BWW Review: HANDEL IN HARLEM at Bargemusic - A Weird and Amazing Evening
Bargemusic took me on a quirky, weird journey that shouldn't have worked, but in a bizarre way, absolutely did - and we didn't even leave the dock!
They have a wonderful, wood paneled venue on the water in Dumbo. The intimate space contains a small stage at one end with sparkling views of lower Manhattan as its permanent backdrop. It's the perfect cheap date, because, with all the gentle rocking, you'll spend the entire concert with a buzz - no drinking required.
On this particular evening, Bargemusic's offering had me puzzled. It was either going to be a fascinating evening that would expand my understanding, or it was going to be complete trash. Composer and saxophonist Daniel Schnyder was at the helm of the program, guiding the audience on a hypothetical journey. It was the scaffolding of said journey that initially gave me pause. His assertion was - what if Handel had taken a voyage to Harlem? What would that musical orgy look like?
In theory, the concept was interesting, yet I couldn't help but wonder: was it possible to execute successfully? I can see the parallels between jazz riffs and classical ornamentation, intellectually, but do these concepts work when aurally abutted? I tried my best to be optimistic. I sat in the back before the concert began and enjoyed the quiet lulling of the rocking boat. As I got my bearings, I took in the room and started to notice the trio's instruments: a saxophone, bass trombone, and violin. Huh. How was this going to work?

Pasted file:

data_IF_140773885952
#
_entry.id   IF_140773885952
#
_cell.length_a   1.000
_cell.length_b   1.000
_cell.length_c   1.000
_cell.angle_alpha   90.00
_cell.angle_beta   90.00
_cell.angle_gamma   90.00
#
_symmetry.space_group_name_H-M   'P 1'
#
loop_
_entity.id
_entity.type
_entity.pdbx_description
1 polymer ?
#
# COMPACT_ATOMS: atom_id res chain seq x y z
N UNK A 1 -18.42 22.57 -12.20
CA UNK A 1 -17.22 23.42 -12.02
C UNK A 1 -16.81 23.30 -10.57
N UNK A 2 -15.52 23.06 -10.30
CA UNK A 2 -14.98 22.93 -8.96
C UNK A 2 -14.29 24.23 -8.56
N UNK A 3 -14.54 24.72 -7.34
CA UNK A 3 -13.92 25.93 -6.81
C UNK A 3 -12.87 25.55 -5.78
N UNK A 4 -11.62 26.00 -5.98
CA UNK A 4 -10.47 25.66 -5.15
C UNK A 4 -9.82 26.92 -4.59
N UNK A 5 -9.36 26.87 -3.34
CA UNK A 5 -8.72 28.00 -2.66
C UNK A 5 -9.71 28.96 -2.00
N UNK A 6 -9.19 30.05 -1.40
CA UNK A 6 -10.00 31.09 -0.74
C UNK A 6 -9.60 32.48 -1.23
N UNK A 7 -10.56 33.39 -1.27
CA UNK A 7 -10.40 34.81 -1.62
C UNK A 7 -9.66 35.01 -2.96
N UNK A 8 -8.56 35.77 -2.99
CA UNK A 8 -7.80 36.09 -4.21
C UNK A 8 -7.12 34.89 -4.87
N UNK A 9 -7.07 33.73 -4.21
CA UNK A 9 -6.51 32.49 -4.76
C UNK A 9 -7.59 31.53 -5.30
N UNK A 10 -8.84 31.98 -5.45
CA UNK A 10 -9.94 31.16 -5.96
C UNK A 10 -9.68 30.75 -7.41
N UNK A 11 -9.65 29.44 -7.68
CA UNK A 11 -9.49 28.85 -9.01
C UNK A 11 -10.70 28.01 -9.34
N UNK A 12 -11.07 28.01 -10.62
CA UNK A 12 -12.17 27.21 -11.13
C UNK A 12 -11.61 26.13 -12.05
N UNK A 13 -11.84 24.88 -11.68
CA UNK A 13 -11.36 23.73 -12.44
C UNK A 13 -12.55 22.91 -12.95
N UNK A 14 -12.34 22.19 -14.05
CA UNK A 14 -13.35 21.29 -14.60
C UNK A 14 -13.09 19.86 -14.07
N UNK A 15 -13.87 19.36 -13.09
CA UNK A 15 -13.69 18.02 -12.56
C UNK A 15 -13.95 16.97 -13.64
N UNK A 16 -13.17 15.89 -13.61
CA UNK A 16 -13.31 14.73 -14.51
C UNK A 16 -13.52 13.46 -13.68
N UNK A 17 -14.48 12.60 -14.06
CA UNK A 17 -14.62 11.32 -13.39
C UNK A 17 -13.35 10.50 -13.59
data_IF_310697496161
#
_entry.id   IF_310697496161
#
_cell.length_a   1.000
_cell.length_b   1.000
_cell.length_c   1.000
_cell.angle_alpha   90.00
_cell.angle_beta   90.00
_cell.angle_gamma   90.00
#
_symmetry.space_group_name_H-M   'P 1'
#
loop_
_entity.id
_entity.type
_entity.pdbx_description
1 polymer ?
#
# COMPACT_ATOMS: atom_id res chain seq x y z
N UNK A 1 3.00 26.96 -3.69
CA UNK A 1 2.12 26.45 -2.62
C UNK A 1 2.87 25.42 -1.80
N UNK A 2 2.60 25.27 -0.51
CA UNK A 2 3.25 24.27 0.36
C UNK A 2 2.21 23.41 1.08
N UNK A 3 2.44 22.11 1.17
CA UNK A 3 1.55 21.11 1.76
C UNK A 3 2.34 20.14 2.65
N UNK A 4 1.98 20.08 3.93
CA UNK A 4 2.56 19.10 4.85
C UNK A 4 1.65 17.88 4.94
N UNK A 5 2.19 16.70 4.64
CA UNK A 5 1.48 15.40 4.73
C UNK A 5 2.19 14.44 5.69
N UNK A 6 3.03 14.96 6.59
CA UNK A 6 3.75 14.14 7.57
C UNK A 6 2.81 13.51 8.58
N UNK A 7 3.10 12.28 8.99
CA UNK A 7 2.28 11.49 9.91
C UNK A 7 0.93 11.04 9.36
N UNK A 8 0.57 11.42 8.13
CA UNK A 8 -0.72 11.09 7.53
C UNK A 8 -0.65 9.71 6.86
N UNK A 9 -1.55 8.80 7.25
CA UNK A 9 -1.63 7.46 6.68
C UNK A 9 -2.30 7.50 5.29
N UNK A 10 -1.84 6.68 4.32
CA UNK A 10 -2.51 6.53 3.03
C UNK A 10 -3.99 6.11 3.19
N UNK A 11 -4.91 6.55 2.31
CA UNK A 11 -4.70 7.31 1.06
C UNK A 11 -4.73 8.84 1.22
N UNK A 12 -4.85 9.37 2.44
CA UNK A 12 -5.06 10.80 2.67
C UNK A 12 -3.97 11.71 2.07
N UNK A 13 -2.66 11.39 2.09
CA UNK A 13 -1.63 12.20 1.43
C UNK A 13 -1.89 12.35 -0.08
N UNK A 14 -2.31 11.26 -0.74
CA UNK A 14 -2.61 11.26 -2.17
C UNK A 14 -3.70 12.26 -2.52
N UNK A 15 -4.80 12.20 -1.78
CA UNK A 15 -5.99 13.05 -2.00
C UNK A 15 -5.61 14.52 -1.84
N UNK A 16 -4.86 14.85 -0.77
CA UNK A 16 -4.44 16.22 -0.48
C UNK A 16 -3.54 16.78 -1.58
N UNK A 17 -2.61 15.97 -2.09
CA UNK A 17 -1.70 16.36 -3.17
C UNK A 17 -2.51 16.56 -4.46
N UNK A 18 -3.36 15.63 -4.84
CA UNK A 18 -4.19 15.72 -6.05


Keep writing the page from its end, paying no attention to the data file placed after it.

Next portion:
They started the first piece. I was uncomfortable. And then, as if by magic, became completely entranced. I forgot about the bizarre pairing of instruments with Handel's 16th century compositions, and, in fact, began to prefer the sound of the saxophone. This was a sublime success. The treatment was so respectful to Handel's original work it was shocking. It was like peeking through a window and stumbling onto an epic love making session. Handel and the jazz knew just where to put everything and as soon as one would zig, the other would zag. It was steamy and sweaty and undeniably arousing.
As the evening progressed, Schnyder incorporated jazz riffs where traditional classically ornamented runs should go, marrying the styles in an exacting manner. The union was adept and delicately executed. The ornamentation was genius - it was very clearly jazz and yet so precisely Handel. These arrangements had not been done haphazardly. There was great thought, effort, and expertise infused in this treatment. I was in awe.
By the time we reached the end of the evening, it felt like Handel had returned home. He'd left his hot love affair with jazz, its memory now influencing his artistry instead of playing the same driving role it had earlier. All in all, the performance was a surprising success and I can't wait to return to the venue for more. I wonder if the company has ever considered a scaled down Il Tabarro...could be fun.
Check out Bargemusic's future offerings here.
And be sure to keep an eye on Daniel Schnyder here.
Photo Credit: Anja Tanner